HOLD-UP (1985) Jean-Paul Belmondo comedy heist flick based on the same Jay Cronley novel as the Bill Murray movie QUICK CHANGE. It's fun, of course, with a few harrowing truck and car stunt scenes directed by Rene Julliene. And this is one of the last films in which Belmondo would do his own stunts. He retired from stunt work saying that he didn't wish to be "France's flying grandpa." Set in Montreal, one of the few times the actor shot in the western hemisphere. Kim Cattrall is here, dubbed in French, a year before appearing as Grace Law in BIG TROUBLE IN LITTLE CHINA.
LAIR OF THE WHITE WORM (1988) Art house meets grindhouse in Ken Russell's attempt to bring one of the worst horror novels ever written to the screen. Amanda Donahue is simultaneously alluring and unsettling as an acolyte of of a giant serpent living in caves beneath an English manor house. Hugh Grant and Peter Capaldi look astonishingly young as the two erstwhile heroes of the story. I'm convinced, by the way the movie is shot, that Russell intended this to be shot in period and in black and white as an homage to silent films. The way each scene is framed and the style of acting brings me to this conclusion.
PRIVATE HELL 36 (1954) Steve Cochran and Howard Duff as a pair of LA cops in a devil's bargain over a stack of stolen cash. Steve wants the money so he can do right by nightclub singer Ida Lupino. Howard knows what he's done is all wrong by his wife Dorothy Malone. Fine, taut police noir directed by the master Don Siegel. Siegel had a real flair for bringing an immediacy to stories like this with his use of realistic locales far from the studio backlots. He also had a knack for drawing you into the more intimate scenes to make you feel a part of them. The guy never placed his camera wrong.
SADDLE TRAMP (1950) Aimless drifter Joel McCrea becomes responsible for a quartet of orphans when a pal of his dies unexpectedly. This ones rates in the "pretty darn good" western category. Sharp writing, fast pace, some real suspense in a gorgeous technicolor production. McCrea excelled in heavy drama, screwball comedy and as an action star and this one is a fine entry in the string of westerns he made throughout the 1950s. A strong supporting cast led by John McIntyre, John Russell and Ed Begley.
THERE WAS A CROOKED MAN (1970) Unusual combination of western and prison story. Professional crook and full-time louse, Kirk Douglas gets ten years in Yuma but tries to tempt new warden Henry Fonda into letting him go in exchange for half of a hidden fortune. Engaging and fun so long as you can get past the painfully dated soundtrack featuring a theme song by Trini Lopez. I guess Jerry Fielding could only score so many movies. A trove of great characters actors fill out the cast including Warren Oates, Burgess Meredith and Hume Cronyn.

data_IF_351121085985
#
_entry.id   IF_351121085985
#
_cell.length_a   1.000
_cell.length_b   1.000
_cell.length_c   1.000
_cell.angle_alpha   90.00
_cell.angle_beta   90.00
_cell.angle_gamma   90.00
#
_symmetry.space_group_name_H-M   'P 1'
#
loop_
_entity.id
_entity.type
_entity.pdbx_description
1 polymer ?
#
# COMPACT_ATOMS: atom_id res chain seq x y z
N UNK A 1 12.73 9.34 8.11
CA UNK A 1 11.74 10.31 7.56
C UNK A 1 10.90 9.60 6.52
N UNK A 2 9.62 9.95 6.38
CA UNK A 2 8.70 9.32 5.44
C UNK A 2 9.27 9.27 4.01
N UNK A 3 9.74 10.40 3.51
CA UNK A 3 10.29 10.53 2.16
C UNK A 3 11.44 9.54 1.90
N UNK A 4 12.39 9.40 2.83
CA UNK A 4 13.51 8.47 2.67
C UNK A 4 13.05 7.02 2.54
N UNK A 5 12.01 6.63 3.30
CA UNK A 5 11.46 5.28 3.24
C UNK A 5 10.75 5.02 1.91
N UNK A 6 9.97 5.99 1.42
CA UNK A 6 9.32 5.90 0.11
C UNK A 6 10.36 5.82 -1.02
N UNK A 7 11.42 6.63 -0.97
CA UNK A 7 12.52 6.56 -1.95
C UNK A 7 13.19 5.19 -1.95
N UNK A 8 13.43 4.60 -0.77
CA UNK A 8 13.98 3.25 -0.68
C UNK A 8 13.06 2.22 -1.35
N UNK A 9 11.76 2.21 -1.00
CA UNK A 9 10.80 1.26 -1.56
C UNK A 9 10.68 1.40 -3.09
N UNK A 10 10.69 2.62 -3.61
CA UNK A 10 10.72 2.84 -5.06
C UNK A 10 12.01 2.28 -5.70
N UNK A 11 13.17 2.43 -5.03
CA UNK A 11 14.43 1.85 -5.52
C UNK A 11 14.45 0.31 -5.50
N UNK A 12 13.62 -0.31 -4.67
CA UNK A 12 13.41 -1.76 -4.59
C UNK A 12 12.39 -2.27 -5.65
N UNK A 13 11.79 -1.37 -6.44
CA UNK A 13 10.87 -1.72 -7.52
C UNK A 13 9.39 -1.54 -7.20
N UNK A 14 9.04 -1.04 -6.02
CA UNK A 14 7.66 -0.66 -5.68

(2008) Grim, realistic film about the occupation of Berlin by the Russian army following the end of the WWII. Based on the diary of a German woman who survived the war only to have to deal with the brutal abuse that came with defeat. Not exactly a date night movie, the story reveals ugly truths about human nature and what it means to live another day. There are no good guys in this movie, only human beings paying for the decisions they made by the harshest means. Works as a companion piece, practically a sequel, to 2004's DOWNFALL.
ERASED (2012) Currently on Netlfix. Aaron Eckhart is a credible lead in a flick that could have been TAKEN 4 if only Liam Neeson had signed on. It's a solid chase thriller with loads of paranoia and suspense. The action takes place in Belgium which looks like a country created solely as a backdrop for spy dramas. The action is frequent and believable for the most part. No one gets up after dropping three stories or receiving a blow to the head from a hammer. Though the characters spend more than forty eight hours on the ruin without every taking on calories.
BELLMAN and TRUE (1987) Tight, British bank heist flick with a fresh perspective. A computer programmer is dragooned into a 12 million pound bank job when a mob uses his son as hostage. Well-crafted and suspenseful with loads of (at the time) state-of-the-science tech aspects.
KILL ME AGAIN (1989) One of my favorite directors, John Dahl, on his first excursion into noir territory. Femme fatale Joanne Whalley hires PI Val Kilmer to help her fake her own death in order to escape from her psychotic boyfriend Michael Madsen with a million is stolen mob money. It's all juicy gumshoe stuff and moves along at a clip, peppered with tough talk and iced over with cynicism. Betrayals, lies and double-crosses pile up as fast as the corpses and all comes to a satisfactory conclusion. Kilmer is too young and too pretty for the role but manages to pull it off nonetheless. My wife and I re-cast it a true 50s noir and deciced on Robert Mitchum, Lisabeth Scott and Dan Duryea
HONOR AMONG THIEVES/FAREWELL,FRIEND (1968) Unusual heist film as the robbery takes place in the second act and serves to set up a mystery. Delon is his usual suave, enigmatic self and Bronson relishes his role as a total heel. Some clever complications and solutions and the kind of slow-burn suspense sequences often present in Euro-crime flicks. And there's some tres 60s elements as well but, thankfully, no horrid Euro-music soundtrack to mar the action.